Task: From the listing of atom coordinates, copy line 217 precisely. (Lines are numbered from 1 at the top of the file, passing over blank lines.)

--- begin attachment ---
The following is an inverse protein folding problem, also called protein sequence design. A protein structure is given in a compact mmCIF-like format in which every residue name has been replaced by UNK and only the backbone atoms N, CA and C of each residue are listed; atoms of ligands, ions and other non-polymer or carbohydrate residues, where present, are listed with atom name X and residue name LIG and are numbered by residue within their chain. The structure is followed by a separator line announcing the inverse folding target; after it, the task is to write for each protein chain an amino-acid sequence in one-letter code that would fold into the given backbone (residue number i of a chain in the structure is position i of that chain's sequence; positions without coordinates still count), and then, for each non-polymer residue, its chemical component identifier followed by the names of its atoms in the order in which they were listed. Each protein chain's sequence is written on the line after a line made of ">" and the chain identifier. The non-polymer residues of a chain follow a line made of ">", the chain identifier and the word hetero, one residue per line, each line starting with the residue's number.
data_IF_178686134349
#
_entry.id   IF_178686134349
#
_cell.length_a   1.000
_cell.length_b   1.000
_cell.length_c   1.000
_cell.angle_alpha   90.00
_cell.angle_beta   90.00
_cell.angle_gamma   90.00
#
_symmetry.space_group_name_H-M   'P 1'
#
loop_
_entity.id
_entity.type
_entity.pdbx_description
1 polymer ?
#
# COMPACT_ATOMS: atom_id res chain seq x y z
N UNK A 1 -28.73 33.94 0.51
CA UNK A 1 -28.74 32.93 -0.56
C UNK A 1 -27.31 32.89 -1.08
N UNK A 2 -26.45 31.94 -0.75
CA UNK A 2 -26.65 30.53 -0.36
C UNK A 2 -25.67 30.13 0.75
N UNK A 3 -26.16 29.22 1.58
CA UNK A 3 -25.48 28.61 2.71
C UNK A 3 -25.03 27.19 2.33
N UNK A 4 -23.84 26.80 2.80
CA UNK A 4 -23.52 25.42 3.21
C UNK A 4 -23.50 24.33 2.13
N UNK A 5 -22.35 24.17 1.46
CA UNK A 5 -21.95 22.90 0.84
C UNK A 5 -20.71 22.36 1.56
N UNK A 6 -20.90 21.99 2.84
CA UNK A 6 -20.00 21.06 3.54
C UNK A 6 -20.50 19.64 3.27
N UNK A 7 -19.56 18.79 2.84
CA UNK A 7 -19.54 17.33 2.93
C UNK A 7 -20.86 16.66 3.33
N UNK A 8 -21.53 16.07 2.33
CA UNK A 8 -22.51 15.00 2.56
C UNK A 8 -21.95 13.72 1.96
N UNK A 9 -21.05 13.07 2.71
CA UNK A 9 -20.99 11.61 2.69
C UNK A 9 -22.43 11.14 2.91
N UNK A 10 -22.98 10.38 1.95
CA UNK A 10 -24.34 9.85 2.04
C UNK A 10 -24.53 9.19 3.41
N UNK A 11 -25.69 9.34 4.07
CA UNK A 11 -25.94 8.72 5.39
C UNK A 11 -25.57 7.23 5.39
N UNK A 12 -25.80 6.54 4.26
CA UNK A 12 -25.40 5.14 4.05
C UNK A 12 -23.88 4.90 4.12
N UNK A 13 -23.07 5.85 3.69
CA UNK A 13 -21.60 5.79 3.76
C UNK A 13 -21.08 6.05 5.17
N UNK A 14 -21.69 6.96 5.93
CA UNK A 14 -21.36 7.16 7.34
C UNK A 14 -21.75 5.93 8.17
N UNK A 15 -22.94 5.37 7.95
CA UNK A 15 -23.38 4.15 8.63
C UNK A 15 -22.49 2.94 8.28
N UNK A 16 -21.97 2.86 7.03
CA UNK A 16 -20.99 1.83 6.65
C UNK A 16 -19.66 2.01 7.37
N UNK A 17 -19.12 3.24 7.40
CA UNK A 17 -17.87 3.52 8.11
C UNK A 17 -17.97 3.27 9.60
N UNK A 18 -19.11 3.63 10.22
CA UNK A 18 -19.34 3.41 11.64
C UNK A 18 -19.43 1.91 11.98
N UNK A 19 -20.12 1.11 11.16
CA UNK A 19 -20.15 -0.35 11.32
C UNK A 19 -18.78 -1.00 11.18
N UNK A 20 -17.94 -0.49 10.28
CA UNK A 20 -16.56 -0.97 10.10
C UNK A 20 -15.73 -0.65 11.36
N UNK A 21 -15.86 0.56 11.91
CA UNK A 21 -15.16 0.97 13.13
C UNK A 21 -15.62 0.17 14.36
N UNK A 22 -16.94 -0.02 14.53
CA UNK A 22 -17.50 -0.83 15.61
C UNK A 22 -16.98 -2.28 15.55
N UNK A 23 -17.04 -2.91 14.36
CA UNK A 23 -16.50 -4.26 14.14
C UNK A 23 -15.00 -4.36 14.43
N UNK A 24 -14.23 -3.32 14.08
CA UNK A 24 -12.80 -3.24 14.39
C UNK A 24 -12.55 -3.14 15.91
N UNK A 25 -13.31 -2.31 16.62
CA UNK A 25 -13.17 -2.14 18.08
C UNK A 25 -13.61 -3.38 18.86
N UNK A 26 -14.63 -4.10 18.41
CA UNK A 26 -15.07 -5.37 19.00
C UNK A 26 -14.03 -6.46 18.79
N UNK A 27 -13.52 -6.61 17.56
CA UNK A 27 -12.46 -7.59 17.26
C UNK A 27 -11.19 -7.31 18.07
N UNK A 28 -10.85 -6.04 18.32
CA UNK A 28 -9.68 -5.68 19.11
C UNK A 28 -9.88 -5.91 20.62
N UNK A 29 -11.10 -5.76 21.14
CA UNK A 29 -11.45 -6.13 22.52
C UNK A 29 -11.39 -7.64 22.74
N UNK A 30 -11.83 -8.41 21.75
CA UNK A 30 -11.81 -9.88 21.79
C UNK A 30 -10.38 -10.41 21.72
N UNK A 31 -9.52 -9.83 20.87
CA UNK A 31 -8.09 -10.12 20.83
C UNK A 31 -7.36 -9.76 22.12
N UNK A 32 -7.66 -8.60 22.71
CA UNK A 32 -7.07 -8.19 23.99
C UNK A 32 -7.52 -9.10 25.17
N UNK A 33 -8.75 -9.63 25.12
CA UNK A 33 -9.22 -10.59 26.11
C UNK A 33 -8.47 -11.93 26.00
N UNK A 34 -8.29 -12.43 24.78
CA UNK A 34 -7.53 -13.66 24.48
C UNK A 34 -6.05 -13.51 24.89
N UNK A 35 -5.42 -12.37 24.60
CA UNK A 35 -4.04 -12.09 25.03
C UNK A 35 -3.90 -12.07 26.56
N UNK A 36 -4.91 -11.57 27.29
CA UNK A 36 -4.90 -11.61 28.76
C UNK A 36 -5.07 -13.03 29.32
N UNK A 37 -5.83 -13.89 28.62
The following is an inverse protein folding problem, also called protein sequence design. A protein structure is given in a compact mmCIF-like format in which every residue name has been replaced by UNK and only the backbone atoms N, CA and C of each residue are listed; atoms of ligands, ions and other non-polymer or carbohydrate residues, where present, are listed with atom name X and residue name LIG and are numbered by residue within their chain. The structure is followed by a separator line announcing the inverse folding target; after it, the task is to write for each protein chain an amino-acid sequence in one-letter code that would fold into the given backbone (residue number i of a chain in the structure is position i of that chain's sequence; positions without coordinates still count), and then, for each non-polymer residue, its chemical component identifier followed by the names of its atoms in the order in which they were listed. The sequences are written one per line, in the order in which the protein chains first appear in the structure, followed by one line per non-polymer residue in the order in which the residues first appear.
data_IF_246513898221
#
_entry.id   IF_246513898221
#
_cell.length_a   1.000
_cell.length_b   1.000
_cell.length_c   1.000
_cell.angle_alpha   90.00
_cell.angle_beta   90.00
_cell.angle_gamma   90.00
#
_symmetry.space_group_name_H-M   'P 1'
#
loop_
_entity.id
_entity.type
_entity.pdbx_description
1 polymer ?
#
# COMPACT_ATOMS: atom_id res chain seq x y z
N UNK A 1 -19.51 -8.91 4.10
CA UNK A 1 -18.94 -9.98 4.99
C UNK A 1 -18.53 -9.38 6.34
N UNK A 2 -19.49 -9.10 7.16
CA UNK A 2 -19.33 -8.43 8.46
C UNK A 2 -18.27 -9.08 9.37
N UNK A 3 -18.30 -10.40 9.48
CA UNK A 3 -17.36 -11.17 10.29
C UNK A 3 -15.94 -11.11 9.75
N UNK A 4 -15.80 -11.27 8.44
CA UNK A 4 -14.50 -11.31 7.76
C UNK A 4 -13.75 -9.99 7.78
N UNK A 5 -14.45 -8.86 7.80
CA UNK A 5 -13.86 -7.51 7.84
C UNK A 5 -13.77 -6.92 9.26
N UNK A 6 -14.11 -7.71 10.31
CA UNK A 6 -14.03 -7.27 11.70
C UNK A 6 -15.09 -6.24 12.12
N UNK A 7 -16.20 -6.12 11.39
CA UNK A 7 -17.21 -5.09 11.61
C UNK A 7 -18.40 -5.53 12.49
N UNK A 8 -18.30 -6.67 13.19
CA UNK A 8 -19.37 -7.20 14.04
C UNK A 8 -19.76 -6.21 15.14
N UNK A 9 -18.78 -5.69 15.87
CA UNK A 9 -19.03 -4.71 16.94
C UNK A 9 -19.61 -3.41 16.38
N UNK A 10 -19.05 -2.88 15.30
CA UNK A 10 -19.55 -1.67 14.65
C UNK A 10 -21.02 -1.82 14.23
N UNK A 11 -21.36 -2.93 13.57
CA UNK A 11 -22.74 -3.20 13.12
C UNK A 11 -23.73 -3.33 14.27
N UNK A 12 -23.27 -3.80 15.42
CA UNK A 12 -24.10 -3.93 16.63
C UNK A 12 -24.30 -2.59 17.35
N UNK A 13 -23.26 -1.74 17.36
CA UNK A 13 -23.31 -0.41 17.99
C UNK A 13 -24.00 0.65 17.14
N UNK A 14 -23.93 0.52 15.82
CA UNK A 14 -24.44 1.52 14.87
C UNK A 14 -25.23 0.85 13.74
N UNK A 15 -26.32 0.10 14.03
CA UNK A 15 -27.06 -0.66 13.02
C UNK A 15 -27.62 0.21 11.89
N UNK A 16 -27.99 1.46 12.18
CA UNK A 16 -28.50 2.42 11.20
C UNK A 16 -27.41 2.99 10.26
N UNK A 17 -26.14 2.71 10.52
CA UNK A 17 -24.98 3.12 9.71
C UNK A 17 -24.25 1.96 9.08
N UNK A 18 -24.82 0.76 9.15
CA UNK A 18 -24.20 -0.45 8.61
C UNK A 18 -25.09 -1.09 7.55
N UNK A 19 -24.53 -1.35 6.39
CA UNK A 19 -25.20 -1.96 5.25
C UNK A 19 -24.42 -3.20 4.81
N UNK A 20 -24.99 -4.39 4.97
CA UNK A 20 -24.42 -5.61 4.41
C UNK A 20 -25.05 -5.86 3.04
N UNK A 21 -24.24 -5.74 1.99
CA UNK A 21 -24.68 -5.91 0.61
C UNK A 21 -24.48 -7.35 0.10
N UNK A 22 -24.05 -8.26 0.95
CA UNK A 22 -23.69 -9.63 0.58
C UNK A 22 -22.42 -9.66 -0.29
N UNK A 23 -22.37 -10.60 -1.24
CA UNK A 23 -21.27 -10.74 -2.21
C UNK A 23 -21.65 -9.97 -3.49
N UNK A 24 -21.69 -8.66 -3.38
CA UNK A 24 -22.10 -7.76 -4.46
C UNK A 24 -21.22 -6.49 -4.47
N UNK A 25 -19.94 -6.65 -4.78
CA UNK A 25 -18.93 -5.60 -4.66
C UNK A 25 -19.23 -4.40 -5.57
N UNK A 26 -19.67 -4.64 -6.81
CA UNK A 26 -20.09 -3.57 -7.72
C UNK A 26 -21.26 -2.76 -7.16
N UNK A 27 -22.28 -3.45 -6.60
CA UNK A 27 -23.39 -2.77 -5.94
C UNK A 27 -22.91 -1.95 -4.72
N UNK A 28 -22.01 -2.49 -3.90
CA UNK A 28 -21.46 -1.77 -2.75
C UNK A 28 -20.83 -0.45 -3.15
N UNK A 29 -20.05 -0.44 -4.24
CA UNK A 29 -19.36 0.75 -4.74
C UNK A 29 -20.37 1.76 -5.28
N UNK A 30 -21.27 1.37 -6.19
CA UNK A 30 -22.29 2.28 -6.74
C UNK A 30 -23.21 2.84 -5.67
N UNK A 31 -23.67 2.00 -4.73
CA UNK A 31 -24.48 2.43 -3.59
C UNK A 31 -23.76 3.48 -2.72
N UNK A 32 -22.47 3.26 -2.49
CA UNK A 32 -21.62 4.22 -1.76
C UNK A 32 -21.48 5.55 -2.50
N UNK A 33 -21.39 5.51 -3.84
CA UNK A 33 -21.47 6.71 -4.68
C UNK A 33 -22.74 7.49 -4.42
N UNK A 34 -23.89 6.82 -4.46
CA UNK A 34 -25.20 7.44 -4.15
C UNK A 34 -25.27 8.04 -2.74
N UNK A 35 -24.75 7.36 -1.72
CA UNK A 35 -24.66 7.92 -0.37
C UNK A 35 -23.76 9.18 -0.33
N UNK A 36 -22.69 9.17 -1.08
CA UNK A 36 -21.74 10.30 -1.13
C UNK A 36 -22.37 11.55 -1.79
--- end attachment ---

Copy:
C UNK A 22 -22.42 -9.66 -0.29